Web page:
Yorkshire puddings, also known as Yorkshire 'pockets', first originated in Yorkshire, Northern England commonly served alongside roast beef and gravy. They're made from a batter that is usually put into hot fat and then into a hot oven to rise. They're chewy, crispy, and a great accompaniment to any meat and vegetables.

Although Yorkshire puddings are commonly thought of as something that's served on the side of your plate, they can be used for many other dishes. Dinners such as toad in the hole, filled Yorkshire puddings and even sweet Yorkshire puddings have become much more popular over recent years.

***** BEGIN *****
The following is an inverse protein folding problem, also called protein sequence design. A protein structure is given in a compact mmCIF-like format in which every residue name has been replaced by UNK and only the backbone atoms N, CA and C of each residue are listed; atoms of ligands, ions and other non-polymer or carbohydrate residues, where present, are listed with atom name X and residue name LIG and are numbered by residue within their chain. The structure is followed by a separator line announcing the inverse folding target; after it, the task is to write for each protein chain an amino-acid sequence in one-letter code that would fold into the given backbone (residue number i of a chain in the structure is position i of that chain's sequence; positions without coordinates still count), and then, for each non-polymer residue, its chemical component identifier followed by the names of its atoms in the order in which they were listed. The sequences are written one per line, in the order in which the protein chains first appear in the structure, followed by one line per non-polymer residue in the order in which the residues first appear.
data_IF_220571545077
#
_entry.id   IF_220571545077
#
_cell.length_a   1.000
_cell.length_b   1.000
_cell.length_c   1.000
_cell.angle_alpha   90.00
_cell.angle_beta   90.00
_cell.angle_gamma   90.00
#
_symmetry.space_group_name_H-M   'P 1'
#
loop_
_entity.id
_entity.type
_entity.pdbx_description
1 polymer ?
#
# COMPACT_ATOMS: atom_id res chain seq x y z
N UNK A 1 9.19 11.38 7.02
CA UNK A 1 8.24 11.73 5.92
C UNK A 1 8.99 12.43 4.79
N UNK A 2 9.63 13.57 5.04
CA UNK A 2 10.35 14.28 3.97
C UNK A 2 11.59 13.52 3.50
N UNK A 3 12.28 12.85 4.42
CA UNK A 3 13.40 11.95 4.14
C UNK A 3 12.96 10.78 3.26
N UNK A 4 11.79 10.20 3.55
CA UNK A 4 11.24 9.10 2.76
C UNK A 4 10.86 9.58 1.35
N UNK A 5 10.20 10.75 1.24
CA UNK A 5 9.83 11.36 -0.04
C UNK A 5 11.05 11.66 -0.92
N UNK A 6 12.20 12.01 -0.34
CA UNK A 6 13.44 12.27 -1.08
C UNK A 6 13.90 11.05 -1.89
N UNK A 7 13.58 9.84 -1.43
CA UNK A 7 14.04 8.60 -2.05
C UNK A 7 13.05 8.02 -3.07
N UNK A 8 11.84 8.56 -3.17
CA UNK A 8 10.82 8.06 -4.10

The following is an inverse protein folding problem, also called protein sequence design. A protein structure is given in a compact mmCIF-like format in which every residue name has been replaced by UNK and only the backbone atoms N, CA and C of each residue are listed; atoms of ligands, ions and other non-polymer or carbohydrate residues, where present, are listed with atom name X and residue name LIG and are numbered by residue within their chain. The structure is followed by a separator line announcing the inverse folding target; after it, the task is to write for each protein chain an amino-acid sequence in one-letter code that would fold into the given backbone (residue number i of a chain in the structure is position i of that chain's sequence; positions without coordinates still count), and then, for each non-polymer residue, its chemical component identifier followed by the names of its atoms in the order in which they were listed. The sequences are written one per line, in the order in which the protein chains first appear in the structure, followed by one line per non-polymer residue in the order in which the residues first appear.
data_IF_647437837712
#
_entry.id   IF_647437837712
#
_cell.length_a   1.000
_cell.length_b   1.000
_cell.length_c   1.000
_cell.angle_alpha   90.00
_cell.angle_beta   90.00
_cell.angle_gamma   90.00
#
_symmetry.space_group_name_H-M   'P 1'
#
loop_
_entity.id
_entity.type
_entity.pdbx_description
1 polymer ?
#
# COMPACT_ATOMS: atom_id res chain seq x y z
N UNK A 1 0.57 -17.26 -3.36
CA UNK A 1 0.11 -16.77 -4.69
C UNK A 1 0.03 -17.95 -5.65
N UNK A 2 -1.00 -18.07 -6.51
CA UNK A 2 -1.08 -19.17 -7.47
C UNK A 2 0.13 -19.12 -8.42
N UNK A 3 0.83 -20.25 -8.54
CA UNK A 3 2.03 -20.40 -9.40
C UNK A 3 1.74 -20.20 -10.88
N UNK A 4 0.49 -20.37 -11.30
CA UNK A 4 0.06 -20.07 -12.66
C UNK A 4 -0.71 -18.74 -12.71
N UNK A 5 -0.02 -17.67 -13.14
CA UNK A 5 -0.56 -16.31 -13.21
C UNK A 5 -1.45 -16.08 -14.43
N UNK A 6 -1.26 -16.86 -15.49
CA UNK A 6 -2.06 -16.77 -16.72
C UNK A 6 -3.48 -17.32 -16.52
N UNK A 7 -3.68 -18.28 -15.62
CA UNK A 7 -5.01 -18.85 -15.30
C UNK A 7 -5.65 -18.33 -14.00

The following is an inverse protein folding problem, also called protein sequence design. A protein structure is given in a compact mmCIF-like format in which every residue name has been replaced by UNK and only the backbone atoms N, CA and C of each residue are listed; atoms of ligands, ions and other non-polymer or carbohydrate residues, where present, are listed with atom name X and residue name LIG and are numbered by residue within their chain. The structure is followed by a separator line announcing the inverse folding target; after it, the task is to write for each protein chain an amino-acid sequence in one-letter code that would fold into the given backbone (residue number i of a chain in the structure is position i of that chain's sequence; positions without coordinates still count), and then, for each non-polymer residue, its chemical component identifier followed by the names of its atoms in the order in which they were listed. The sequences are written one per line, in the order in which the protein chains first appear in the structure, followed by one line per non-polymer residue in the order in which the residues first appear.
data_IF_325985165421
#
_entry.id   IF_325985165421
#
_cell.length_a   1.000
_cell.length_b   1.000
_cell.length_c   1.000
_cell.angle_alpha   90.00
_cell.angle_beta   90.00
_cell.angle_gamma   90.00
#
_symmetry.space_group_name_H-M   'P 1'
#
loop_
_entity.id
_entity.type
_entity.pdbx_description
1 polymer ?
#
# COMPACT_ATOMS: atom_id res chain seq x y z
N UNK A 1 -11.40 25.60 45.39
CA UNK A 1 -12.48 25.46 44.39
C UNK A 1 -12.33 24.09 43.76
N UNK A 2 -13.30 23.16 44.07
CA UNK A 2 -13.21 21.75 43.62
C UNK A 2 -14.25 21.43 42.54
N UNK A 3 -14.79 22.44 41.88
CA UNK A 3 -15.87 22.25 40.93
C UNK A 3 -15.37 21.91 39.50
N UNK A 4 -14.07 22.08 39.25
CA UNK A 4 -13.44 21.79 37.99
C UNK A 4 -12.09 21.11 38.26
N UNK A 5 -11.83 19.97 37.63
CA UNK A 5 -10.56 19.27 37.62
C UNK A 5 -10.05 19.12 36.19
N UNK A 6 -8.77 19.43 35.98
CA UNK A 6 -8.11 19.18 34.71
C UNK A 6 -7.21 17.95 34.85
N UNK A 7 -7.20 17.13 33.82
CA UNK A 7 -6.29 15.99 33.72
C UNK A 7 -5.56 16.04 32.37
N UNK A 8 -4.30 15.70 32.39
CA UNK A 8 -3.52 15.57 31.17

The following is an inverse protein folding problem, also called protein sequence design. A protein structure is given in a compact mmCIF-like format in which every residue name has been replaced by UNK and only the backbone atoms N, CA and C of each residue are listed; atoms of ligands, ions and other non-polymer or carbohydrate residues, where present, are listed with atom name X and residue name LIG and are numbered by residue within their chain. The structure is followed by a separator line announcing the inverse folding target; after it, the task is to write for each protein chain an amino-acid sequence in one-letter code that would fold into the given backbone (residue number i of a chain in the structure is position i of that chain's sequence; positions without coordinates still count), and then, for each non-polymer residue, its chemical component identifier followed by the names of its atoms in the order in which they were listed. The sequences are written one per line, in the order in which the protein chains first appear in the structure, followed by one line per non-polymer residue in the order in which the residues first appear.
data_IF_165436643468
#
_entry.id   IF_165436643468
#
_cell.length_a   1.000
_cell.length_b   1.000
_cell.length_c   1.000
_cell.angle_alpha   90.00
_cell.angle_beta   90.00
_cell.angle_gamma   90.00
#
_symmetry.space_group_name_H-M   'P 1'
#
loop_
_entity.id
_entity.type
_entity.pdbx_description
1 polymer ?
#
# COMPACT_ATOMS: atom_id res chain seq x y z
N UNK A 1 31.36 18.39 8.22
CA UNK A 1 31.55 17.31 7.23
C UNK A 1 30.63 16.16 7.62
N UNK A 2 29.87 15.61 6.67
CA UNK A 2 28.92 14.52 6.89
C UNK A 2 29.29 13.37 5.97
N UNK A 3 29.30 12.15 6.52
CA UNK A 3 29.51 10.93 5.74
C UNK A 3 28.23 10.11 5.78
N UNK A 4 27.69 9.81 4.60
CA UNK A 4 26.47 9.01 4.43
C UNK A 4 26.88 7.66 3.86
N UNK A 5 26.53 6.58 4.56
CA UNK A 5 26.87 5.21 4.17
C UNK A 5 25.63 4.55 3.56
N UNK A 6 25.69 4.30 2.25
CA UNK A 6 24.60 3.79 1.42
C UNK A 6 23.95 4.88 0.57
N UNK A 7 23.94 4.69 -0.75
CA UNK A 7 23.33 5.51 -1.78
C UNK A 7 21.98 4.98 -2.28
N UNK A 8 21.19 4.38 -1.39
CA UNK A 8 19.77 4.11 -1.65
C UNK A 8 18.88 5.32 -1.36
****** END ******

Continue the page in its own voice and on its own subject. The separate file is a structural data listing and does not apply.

There's also a dessert dish called 'clafoutis', which is a kind of sweet Yorkshire pudding. It's commonly made with cherries, although there are many variations including apricot, cinnamon and even chocolate.

When making Yorkshire puddings, just let your imagination run wild. In essence, a Yorkshire pudding is a very plain, simple dish, but you can jazz it up in any number of ways, using any herbs or spices you have to hand. Remember to always leave the oven door closed whilst cooking them to prevent them from sagging or deflating, and always use hot oil or the puddings simply will not rise.